The long trough of land which runs 384 miles from New York to Montreal, consisting of the Hudson River Valley, Lakes George and Champlain and the Richelieu River Valley, is without doubt the most vital of American natural highways and its importance has been recognized from the earliest days of American history. The French in the days when the lilies of France waved over half of the American continent sent their war parties down this depression to prey upon the English settlements, and hence came about the building of Ticonderoga at the northern entrance to the long march. The American colonists years afterward, when they had need to defend the southern mouth of the valley, fortified West Point and its neighboring points and crags, their first cover being taken at Peekskill some three or four miles south of West Point. It will be remembered that in 1777 came about that menacing campaign in the Hudson in which the British from the south under Sir Henry Clinton and in the north under General Burgoyne attempted a juncture of forces at Albany, the intention being to divide the American colonies along the line of the historic Hudson Valley and then to reduce each half at leisure while the British fleet prevented any efforts at union by way of the seacoast. Burgoyne surrendered in October of that year at Saratoga, which is roughly half way between Lake George and Albany, but to Sir Henry Clinton, whose campaign was one of disaster to the Americans, a few moments may be given in profitable speculation.
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The American forces opposed to Clinton on the lower Hudson consisted of about 1200 Continentals under the command of the choleric old General Israel Putnam and were concentrated several miles south of West Point, where three forts had been built at great expense earlier in the year. Fort Independence was on the east side of the Hudson just north of Peekskill; Forts Clinton and Montgomery were on the west side directly opposite, Montgomery being the more northern of the two. South of the location of the forts stood Dunderberg Mountain, outpost of the highlands of the Hudson. The river was obstructed by a boom and chain opposite Fort Montgomery and protected from British approach by two frigates on the northern side of the chain.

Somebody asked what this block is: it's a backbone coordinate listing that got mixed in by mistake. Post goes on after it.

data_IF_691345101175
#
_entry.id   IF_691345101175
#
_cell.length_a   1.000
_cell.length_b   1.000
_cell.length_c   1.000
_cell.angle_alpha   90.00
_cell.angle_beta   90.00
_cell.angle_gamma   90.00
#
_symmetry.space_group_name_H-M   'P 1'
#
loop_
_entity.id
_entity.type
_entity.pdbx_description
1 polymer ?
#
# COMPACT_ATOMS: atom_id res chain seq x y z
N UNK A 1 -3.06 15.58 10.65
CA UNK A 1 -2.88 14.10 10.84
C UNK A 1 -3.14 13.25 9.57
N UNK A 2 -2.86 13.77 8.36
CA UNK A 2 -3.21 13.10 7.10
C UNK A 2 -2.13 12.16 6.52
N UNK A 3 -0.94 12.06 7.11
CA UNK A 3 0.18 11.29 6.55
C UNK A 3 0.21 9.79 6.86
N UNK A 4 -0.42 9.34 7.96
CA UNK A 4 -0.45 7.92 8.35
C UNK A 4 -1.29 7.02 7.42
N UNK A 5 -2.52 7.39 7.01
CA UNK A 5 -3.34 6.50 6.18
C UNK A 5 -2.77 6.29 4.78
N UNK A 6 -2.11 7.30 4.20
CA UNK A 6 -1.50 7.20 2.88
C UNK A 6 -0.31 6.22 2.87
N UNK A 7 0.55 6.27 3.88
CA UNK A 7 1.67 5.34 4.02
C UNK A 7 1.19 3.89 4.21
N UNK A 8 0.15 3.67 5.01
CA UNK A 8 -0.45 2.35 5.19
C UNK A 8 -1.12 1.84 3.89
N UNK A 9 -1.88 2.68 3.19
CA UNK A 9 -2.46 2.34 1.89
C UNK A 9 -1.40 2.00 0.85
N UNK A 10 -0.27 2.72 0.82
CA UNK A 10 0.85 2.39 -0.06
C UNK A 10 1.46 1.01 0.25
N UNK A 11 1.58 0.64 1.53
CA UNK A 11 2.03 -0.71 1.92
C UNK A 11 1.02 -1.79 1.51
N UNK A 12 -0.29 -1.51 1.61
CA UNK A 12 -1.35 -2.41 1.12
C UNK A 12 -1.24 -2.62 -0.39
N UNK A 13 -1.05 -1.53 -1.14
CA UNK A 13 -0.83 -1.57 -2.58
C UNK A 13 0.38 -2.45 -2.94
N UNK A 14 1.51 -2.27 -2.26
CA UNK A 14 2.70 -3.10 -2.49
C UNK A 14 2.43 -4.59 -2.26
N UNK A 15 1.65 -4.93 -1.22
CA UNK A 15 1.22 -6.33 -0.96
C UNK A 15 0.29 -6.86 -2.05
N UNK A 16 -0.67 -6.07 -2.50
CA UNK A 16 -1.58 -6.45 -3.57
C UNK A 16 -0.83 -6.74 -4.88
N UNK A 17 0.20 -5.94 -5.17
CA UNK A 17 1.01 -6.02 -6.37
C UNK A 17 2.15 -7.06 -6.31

Forts Clinton and Montgomery were under the command of General James Clinton, brother of the recently elected Governor George Clinton of New York, at this moment attending a session of the legislature at Kingston. Hearing of the approach of the British against the forts, he adjourned the legislature and hastened to his brother’s assistance with such militia as he could gather.
This completes the convocation of the Clintons in this engagement; Sir Henry Clinton, in command of the British forces, General James Clinton, in command of the two western forts; and Governor George Clinton, hastening to the aid of brother James at Fort Clinton.
The approach of the British caused General Putnam to place his Continentals on the eastern shore behind Peekskill and to bring over from the western shore a large force to reinforce his own. The British galleys advanced far enough up the river to prevent communication between the two American bodies, and it then became plain that it had been the hope of the English commander to cause the Americans to divide their forces by making a feint at the eastern shore where Putnam supposed that the strength of the British would be. The Americans had played into his hands. On the morning of the 6th of October Sir Henry Clinton landed his main forces on the western shore, and by sending a detachment around Dunderberg Mountain managed to attack Forts Clinton and Montgomery from the rear while another force engaged them from the south.
The result of this engagement was that while the Americans fought pluckily they were overcome by the British, with a loss of 250 killed, wounded and missing, as opposed to the British casualty list of 40 killed and 150 wounded, and that the two western forts fell into the hands of the English. The boom and chain across the river were destroyed, and the British fleet sailed up the river and attacked Fort Constitution on Constitution Island opposite West Point. Fort Constitution was hastily abandoned.